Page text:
Our dream started somewhat indirectly and very slowly years ago when we bought a piece of land with a shack on it. The idea being to have a little get-away for weekends out in somewhat wilderness where we could aclimatize the girls to nature…And believe me when I say shack. Shack being the Northern Ontario version where cottage and camp have very distinct definitions. Mishapen, lopsided, log beamed, no electricy or plumbing, porcupine squatting – type of shack my Mother swore she had outgrown visiting before she even became a teenager. We bought a 1974 Shamrock trailer to stay in and camped out (picture me, shivering at 3am, in the pitch dark warming baby bottles on the bbq side burner in a pot of freezing stream water. Fun times!)

We hacked and heaved, battered clean air and good meals with our friends and family for help and even paid a few tradesmen to help us get it into perhaps what one could refer to as a “cabin”. We eventually had electricity, but no heat or water. Even flooring at one point was exciting! We experimented with a composting toilet I sourced off e-bay (awesome…IF you follow the installation instructions – yes, I’m looking at you dh) and a melange of a camping hot water heater with a plug in cooktop. But they were wonderful times!

After a few years of dragging the children literally kicking and screaming (more than once) back to the city on Sunday nights we decided the time was right to take the plunge. We were going to sell the cottage AND the city house and become country-fied for good. No more decompressing from Friday to Sunday afternoon only to scramble to get everything all packed up, loaded, unloaded and washed for the next Friday. Working for the weekend became a desire to work for the peace of soft sunshine that one can only experience as filtered through the foliage of a lot of trees that are on your property. We no longer wanted a “lot”, we dreamed of LAND. Yes, we had the acreage bug and it was itching something fierce.

to be continued….

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Friday night project: miniature coffee cup earrings (silver and polymer clay earrings and charms)

Coffee and I are in a serious relationship. I spend moments dreaming of the perfect creamy latte warm hug. Or the ultimate espresso shot where the crema hits the back of your brain like an electric bolt of deliciousness.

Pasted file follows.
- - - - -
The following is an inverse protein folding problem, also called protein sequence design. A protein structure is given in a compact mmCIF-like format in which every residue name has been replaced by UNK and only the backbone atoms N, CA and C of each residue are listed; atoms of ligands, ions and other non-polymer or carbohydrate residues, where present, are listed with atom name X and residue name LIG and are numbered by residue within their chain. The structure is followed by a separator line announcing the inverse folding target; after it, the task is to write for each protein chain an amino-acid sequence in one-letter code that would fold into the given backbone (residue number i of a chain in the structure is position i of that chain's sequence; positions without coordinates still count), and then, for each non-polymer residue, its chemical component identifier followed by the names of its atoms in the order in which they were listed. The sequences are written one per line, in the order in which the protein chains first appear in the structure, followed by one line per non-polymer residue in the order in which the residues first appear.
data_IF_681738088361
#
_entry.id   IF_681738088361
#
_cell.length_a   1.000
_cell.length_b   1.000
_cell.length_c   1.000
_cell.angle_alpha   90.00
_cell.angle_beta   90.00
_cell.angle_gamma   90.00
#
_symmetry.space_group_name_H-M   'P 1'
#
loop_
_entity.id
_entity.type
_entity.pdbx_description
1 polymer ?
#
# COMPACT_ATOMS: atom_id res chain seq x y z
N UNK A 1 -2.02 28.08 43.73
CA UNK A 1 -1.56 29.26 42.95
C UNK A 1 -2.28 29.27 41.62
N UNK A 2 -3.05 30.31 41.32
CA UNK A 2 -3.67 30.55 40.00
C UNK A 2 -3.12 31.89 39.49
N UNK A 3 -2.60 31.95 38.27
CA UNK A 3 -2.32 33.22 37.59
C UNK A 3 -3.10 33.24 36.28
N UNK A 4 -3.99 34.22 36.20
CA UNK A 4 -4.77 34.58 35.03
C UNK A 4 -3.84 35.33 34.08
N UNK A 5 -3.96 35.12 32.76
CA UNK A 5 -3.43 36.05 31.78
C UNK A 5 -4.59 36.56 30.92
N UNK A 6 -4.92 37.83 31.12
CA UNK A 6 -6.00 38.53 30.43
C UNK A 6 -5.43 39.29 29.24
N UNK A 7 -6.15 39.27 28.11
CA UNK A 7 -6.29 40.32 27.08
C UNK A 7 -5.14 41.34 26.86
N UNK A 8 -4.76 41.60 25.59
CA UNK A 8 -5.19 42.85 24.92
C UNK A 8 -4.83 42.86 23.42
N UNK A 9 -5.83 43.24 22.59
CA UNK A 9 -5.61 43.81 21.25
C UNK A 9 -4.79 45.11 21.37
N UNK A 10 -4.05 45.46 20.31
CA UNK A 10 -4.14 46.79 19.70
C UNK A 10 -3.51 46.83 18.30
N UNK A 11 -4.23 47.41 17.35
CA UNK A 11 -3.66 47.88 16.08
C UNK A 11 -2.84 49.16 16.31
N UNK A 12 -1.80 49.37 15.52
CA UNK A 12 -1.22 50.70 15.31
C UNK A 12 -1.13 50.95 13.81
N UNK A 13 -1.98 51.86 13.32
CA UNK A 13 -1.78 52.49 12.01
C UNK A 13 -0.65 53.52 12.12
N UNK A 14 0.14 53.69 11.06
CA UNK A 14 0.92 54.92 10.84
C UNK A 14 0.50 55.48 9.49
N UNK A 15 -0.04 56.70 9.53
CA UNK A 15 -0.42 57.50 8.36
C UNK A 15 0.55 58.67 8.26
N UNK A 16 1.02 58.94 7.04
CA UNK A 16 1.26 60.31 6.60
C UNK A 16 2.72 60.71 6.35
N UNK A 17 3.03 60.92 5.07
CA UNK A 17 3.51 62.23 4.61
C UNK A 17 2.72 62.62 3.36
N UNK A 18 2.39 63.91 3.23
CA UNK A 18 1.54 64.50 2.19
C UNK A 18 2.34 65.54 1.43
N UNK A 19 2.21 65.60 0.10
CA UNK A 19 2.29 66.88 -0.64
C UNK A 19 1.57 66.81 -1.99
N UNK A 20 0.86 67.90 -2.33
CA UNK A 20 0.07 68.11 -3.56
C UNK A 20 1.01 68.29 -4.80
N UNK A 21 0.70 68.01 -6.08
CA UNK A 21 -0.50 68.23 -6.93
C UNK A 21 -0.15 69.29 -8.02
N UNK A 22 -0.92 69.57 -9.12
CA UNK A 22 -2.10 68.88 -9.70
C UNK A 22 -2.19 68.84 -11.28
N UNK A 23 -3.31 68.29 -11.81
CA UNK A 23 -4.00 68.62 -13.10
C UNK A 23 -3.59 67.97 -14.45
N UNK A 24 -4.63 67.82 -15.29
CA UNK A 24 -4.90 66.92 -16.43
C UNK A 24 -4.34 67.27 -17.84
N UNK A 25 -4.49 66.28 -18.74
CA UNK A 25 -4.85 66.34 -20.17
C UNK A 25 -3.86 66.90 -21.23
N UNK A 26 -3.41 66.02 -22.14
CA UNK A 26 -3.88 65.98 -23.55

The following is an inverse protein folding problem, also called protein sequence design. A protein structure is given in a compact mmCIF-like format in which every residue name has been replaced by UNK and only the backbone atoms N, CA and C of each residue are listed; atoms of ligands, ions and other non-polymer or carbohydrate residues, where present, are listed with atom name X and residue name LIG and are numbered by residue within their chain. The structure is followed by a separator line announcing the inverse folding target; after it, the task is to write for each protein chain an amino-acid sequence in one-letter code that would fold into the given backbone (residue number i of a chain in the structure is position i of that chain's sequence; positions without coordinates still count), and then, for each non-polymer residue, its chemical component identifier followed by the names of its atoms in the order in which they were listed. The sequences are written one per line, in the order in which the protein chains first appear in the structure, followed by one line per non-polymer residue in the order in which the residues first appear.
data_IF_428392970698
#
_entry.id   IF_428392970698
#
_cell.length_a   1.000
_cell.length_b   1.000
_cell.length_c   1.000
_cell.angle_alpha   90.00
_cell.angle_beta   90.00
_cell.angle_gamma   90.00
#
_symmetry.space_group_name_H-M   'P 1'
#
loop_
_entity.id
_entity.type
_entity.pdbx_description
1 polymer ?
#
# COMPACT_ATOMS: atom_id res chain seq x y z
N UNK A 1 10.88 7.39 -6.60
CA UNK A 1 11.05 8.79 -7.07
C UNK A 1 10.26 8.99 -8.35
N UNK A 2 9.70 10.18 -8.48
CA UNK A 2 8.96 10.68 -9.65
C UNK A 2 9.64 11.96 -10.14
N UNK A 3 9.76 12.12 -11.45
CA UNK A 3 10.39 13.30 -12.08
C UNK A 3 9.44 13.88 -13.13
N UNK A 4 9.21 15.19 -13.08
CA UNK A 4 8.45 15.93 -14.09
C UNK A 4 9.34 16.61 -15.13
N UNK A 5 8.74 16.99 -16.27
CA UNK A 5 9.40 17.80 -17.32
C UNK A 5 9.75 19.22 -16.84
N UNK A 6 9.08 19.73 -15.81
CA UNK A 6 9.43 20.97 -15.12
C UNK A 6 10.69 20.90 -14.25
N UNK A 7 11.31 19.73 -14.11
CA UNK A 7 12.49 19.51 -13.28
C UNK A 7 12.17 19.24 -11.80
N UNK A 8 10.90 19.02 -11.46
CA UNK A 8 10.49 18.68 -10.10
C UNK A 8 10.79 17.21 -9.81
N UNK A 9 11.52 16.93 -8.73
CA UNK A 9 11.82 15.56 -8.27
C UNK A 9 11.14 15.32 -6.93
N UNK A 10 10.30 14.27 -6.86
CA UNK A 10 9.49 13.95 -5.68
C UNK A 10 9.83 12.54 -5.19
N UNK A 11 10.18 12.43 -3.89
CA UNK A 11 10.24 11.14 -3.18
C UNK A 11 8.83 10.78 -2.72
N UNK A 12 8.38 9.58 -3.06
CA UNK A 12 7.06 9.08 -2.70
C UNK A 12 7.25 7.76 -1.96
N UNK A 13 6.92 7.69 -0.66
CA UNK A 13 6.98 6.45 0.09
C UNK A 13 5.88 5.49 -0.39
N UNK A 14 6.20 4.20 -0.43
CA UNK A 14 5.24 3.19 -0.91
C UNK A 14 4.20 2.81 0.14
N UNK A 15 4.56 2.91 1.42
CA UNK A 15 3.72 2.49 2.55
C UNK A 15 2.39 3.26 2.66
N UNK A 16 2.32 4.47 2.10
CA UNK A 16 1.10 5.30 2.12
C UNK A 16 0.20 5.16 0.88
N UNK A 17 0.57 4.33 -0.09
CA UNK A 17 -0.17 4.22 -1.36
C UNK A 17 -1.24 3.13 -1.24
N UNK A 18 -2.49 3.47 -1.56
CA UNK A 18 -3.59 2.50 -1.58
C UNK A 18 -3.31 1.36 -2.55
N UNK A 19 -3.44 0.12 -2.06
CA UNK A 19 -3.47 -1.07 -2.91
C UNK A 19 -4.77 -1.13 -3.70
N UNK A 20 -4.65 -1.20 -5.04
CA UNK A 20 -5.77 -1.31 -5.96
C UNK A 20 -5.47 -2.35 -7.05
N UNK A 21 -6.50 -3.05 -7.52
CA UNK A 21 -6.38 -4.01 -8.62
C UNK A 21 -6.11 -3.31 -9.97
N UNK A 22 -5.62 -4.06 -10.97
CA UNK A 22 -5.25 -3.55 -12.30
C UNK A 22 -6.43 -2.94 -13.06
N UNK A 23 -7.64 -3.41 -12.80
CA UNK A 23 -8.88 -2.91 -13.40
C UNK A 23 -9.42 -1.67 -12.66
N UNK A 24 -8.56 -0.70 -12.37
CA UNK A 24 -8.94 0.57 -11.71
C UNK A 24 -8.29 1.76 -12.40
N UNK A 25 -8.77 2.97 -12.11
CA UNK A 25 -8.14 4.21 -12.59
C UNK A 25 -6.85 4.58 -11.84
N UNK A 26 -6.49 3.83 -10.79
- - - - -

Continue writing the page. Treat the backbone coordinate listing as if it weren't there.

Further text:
I’ve been striving to recreate those steamy little cups in my miniatures for the past week or two. Last week it was tiny cups of black coffee with a faint cloud of milk and teeny shortbread cookie – to dunk of course!


This week I’ve been experimenting with coffee and a dusting of cinnamon and espresso with crema. Here they are before baking. 


Next steps will be baking and experimenting with a glaze.

I haven’t decided whether to attach the spoons or not yet. leave a comment and let me know what you think! And watch for these soon in my etsy store.

Throwback Thursday: My first blog of my first year in la belle province

I love that moment in the morning stepping out onto the porch when I search my mind for the source of the smell of wood in the morning. Then it dawns on me, ITS TREES IDIOT. And I (we) own them! Well the bank owns them presently, but every month a little tiny leaf of them becomes ours forever.

As children a lot of girls long for big weddings, pretty clothes, nice big houses and fancy cars with handsome husbands. I wanted a house on the hill, with lots of cats and to be able to write books. Oh, and a smoking hot cowboy husband. Well, my house is at the foot of a mountain and I have dogs not cats. (Turns out I prefer animals I can order around.) And my husband is a handsome hockey player instead of a cowboy, but whatevs. Hockey sticks or cattle brands, they both have a certain kink to them!

For that brief perfumed moment in the morning, I can put aside the fact that I need a water softener, the dogs are digging an even bigger trench under my treasured wrap-around porch that is slowly sinking and there are hand prints and dog snot all over my coveted extra long widows and I just think how freaking lucky I am that I am finally here! Turns out, I am a city hater. The traffic gave me heartburn, the smell reminded me of an outhouse and surprise, I hate having neighbours. I yearned for freedom, dewey grass under barefeet and sipping coffee on my porch in my nightgown with no one gawking at weirdo me.

To be continued….